MALAYSIA AIRLINES PREPARED TO USE BIOFUEL
Bernama - Tuesday, January 13
PETALING JAYA, Jan 12 (Bernama) -- Malaysia Airlines (MAS) is prepared to use biofuel as an alternative if it is commercially available in the market.
Its managing director/chief executive officer, Datuk Seri Idris Jala, said currently, many airlines worldwide were testing the usage of biofuel in order to reduce carbon emissions."We are always looking for ways to reduce carbon emissions. When it (alternative fuel) becomes commercially available, we want to become the first company to embrace it," he told reporters after handing over cheque for RM80,000 to Natural Resources and Environment Ministry here today.
The contribution was from MAS' Voluntary Carbon Offset Scheme (VCOS) that allowed its customers to pledge a contribution towards reducing the effects of carbon dioxide.
The fund is channelled to a trust fund managed by the Forest Research Institute of Malaysia (FRIM) towards the proper management, continued protection and rehabilitation of the degraded parts of south-east Pahang peat swamp forest.
MAS' VCOS launched last June as part of its commitment towards environmental responsibility.
Idris said the airline has already embarked on green programmes by adopting waste mangement practices, energy conservation and increasing the use of biodegradable products.
Meanwhile, undersecretary of conservation and management division of the Natural Resources and Environment Ministry, Dr Lian Kok Fei, said the ministry was working with the Pahang state government, FRIM together with other experts to find ways to promote sustainable development. -- BERNAMA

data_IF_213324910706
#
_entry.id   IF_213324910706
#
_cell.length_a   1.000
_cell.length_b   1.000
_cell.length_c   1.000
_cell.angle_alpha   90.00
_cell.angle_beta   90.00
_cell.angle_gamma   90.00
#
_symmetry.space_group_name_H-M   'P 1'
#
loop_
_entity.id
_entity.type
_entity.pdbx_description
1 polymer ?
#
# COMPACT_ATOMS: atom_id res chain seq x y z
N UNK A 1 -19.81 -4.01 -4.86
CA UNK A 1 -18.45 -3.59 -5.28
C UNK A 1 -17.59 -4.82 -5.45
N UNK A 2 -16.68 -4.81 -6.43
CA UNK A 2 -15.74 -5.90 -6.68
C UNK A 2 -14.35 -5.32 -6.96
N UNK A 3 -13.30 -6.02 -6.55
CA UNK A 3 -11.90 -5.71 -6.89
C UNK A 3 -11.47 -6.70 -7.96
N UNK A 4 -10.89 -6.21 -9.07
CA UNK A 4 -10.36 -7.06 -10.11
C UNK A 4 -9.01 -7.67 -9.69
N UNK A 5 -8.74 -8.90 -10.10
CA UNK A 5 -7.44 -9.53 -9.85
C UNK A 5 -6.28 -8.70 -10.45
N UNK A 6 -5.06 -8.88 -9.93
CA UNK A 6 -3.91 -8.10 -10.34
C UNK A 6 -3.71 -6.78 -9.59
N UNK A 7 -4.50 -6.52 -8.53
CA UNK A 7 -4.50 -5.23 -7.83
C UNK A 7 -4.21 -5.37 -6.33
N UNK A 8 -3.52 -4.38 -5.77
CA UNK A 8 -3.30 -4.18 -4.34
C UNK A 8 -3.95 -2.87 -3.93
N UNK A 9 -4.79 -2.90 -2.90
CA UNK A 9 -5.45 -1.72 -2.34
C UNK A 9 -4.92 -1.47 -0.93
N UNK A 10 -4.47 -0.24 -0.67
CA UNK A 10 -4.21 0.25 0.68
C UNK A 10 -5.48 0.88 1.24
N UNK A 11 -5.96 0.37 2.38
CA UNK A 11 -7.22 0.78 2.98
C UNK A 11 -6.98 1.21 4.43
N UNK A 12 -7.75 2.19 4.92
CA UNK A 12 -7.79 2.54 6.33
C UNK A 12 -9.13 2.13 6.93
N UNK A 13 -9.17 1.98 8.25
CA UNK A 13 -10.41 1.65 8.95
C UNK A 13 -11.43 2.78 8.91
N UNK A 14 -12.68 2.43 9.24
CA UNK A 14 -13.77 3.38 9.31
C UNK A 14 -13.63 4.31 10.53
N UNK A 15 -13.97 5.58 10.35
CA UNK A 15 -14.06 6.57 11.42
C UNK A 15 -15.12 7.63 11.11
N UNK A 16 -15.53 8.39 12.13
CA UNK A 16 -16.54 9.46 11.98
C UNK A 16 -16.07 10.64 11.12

Jet Biofuel May Be Commercially Viable Soon, Point Carbon Says
By Randall Hackley
Jan. 8 (Bloomberg) -- Aviation biofuel may become commercially viable for passenger carriers within five years following successful test flights, Point Carbon reported, citing the International Airline Transport Association.
Air New Zealand Ltd. is aiming to use biofuel for 10 percent of its needs within four years after a test flight last week using fuel made from the jatropha scrub plant, which bears oil-producing seeds, the Oslo-based carbon-research firm said.
Commercial tests, including a two-hour demonstration yesterday by a Continental Airlines Inc. aircraft using a fuel blend made from algae and jatropha, are increasing.
Japan Airlines Corp. is planning a test flight later this month using fuel refined from camelina, a flowering plant that wheat farmers grow, Point Carbon said. Deutsche Lufthansa AG has a target of using biofuel for 10 percent of its fuel needs by 2020.
U.S. carriers are testing alternative fuels after prices for traditional jet kerosene, which is derived from crude oil, surged to a record $4.36 a gallon in July. Jet-fuel prices have since collapsed about 60 percent amid a global recession.
To contact the reporter on this story: Randall Hackley in London via email@example.com
Last Updated: January 8, 2009 13:57 EST
Are you a PC? Upload your PC story and show the world Click Here! __._,_.___